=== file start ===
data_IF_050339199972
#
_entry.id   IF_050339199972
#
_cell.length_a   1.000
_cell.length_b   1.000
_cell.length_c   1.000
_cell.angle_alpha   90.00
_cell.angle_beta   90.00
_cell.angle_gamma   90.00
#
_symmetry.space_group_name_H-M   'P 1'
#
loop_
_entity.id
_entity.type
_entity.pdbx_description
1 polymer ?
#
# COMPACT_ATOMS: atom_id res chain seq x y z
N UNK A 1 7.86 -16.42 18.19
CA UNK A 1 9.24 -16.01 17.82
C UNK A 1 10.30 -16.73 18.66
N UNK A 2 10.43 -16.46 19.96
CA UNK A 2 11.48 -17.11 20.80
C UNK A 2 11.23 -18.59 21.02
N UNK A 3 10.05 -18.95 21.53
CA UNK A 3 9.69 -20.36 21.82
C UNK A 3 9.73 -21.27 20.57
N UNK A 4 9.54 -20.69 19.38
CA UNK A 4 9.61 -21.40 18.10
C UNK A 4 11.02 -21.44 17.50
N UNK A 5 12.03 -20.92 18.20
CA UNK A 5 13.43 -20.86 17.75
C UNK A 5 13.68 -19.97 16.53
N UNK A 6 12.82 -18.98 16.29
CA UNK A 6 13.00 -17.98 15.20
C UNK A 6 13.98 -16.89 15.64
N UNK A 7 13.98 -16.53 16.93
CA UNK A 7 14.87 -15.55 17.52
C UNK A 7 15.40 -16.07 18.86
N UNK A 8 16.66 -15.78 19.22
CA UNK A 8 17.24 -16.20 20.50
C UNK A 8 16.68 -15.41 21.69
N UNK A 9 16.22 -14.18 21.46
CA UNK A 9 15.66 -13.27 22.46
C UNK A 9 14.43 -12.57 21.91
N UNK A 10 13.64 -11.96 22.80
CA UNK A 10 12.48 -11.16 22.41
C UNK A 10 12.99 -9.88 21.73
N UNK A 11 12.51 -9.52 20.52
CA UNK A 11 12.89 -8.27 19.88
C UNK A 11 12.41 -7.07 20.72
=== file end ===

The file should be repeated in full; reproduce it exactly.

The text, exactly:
data_IF_050339199972
#
_entry.id   IF_050339199972
#
_cell.length_a   1.000
_cell.length_b   1.000
_cell.length_c   1.000
_cell.angle_alpha   90.00
_cell.angle_beta   90.00
_cell.angle_gamma   90.00
#
_symmetry.space_group_name_H-M   'P 1'
#
loop_
_entity.id
_entity.type
_entity.pdbx_description
1 polymer ?
#
# COMPACT_ATOMS: atom_id res chain seq x y z
N UNK A 1 7.86 -16.42 18.19
CA UNK A 1 9.24 -16.01 17.82
C UNK A 1 10.30 -16.73 18.66
N UNK A 2 10.43 -16.46 19.96
CA UNK A 2 11.48 -17.11 20.80
C UNK A 2 11.23 -18.59 21.02
N UNK A 3 10.05 -18.95 21.53
CA UNK A 3 9.69 -20.36 21.82
C UNK A 3 9.73 -21.27 20.57
N UNK A 4 9.54 -20.69 19.38
CA UNK A 4 9.61 -21.40 18.10
C UNK A 4 11.02 -21.44 17.50
N UNK A 5 12.03 -20.92 18.20
CA UNK A 5 13.43 -20.86 17.75
C UNK A 5 13.68 -19.97 16.53
N UNK A 6 12.82 -18.98 16.29
CA UNK A 6 13.00 -17.98 15.20
C UNK A 6 13.98 -16.89 15.64
N UNK A 7 13.98 -16.53 16.93
CA UNK A 7 14.87 -15.55 17.52
C UNK A 7 15.40 -16.07 18.86
N UNK A 8 16.66 -15.78 19.22
CA UNK A 8 17.24 -16.20 20.50
C UNK A 8 16.68 -15.41 21.69
N UNK A 9 16.22 -14.18 21.46
CA UNK A 9 15.66 -13.27 22.46
C UNK A 9 14.43 -12.57 21.91
N UNK A 10 13.64 -11.96 22.80
CA UNK A 10 12.48 -11.16 22.41
C UNK A 10 12.99 -9.88 21.73
N UNK A 11 12.51 -9.52 20.52
CA UNK A 11 12.89 -8.27 19.88
C UNK A 11 12.41 -7.07 20.72